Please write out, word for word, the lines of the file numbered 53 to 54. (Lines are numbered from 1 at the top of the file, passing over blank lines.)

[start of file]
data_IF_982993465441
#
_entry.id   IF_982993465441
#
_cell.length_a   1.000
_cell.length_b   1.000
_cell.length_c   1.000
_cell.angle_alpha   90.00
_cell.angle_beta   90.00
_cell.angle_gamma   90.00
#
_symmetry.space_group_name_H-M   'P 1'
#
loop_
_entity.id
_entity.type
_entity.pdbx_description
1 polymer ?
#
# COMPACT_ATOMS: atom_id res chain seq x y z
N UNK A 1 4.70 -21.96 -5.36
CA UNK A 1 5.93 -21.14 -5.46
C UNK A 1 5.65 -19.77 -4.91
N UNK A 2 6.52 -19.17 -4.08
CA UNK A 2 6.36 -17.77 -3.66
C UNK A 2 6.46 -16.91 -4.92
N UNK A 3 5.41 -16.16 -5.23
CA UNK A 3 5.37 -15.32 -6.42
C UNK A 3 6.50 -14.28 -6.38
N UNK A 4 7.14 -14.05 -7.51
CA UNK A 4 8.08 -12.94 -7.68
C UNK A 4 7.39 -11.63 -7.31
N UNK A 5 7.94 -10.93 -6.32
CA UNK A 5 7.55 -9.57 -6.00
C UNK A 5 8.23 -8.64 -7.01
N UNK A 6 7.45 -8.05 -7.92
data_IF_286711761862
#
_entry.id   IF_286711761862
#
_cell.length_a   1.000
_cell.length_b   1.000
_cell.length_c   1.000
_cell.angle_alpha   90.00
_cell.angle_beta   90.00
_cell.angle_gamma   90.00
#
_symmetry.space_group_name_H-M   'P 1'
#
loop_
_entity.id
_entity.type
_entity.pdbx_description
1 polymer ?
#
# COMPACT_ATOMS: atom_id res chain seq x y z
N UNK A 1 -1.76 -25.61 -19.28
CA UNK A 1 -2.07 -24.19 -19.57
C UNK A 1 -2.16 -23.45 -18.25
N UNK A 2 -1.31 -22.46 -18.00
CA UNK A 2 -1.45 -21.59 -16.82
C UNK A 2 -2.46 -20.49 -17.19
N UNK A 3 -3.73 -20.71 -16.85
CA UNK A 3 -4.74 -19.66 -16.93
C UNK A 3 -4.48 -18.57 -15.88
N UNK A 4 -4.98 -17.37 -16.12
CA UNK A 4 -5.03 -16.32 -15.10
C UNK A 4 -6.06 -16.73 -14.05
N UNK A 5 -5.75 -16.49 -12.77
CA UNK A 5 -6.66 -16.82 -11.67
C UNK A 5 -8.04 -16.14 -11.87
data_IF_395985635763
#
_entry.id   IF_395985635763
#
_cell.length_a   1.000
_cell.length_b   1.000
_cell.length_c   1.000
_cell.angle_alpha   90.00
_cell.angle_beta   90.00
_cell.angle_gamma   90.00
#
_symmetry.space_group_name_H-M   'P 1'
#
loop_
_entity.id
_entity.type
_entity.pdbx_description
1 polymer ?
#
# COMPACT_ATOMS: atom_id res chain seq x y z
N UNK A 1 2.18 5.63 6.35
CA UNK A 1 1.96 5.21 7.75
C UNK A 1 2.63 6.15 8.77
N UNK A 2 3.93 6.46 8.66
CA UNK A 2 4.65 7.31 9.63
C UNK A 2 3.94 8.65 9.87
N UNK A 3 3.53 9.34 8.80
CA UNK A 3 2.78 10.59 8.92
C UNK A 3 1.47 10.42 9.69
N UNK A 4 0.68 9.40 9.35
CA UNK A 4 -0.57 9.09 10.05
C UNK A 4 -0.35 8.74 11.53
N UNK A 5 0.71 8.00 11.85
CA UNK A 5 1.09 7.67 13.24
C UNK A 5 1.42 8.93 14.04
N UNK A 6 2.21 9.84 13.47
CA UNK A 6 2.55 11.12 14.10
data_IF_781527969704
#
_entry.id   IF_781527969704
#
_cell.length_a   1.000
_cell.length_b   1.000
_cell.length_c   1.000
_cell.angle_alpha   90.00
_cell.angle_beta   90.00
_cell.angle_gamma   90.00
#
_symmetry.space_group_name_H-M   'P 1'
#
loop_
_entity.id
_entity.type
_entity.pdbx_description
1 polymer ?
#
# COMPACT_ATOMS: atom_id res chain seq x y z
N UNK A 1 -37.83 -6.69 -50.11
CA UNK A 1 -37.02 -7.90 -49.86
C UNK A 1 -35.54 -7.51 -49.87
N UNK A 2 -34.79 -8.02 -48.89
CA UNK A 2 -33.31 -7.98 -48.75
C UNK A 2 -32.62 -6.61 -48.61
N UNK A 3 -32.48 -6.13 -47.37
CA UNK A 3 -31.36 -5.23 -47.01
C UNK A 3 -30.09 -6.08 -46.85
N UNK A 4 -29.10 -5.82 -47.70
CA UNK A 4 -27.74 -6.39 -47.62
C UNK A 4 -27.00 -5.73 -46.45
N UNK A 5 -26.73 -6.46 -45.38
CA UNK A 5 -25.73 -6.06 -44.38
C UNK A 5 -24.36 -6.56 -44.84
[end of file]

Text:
_entity.pdbx_description
1 polymer ?